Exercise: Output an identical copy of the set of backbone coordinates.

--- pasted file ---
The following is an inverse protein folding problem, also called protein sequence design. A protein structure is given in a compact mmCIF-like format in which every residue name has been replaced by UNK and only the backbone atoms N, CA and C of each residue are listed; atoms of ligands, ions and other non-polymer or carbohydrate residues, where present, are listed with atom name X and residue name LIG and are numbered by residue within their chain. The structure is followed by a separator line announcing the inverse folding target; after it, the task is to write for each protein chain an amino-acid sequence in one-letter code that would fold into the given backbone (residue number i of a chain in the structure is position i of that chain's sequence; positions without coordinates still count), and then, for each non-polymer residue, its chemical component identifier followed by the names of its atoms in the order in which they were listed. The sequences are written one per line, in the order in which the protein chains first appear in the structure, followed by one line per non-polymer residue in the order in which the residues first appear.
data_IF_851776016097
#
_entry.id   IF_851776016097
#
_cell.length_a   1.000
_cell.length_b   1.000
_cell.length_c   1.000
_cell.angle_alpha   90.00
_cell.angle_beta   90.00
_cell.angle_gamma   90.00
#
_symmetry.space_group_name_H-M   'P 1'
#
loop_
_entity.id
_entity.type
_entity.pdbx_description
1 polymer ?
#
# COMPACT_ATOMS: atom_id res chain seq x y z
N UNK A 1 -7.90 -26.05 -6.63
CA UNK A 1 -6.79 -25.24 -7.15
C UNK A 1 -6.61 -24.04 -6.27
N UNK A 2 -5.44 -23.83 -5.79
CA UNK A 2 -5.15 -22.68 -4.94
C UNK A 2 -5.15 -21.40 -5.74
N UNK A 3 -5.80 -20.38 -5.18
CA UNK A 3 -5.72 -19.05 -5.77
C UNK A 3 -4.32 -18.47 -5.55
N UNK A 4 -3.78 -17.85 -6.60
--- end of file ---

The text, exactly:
The following is an inverse protein folding problem, also called protein sequence design. A protein structure is given in a compact mmCIF-like format in which every residue name has been replaced by UNK and only the backbone atoms N, CA and C of each residue are listed; atoms of ligands, ions and other non-polymer or carbohydrate residues, where present, are listed with atom name X and residue name LIG and are numbered by residue within their chain. The structure is followed by a separator line announcing the inverse folding target; after it, the task is to write for each protein chain an amino-acid sequence in one-letter code that would fold into the given backbone (residue number i of a chain in the structure is position i of that chain's sequence; positions without coordinates still count), and then, for each non-polymer residue, its chemical component identifier followed by the names of its atoms in the order in which they were listed. The sequences are written one per line, in the order in which the protein chains first appear in the structure, followed by one line per non-polymer residue in the order in which the residues first appear.
data_IF_851776016097
#
_entry.id   IF_851776016097
#
_cell.length_a   1.000
_cell.length_b   1.000
_cell.length_c   1.000
_cell.angle_alpha   90.00
_cell.angle_beta   90.00
_cell.angle_gamma   90.00
#
_symmetry.space_group_name_H-M   'P 1'
#
loop_
_entity.id
_entity.type
_entity.pdbx_description
1 polymer ?
#
# COMPACT_ATOMS: atom_id res chain seq x y z
N UNK A 1 -7.90 -26.05 -6.63
CA UNK A 1 -6.79 -25.24 -7.15
C UNK A 1 -6.61 -24.04 -6.27
N UNK A 2 -5.44 -23.83 -5.79
CA UNK A 2 -5.15 -22.68 -4.94
C UNK A 2 -5.15 -21.40 -5.74
N UNK A 3 -5.80 -20.38 -5.18
CA UNK A 3 -5.72 -19.05 -5.77
C UNK A 3 -4.32 -18.47 -5.55
N UNK A 4 -3.78 -17.85 -6.60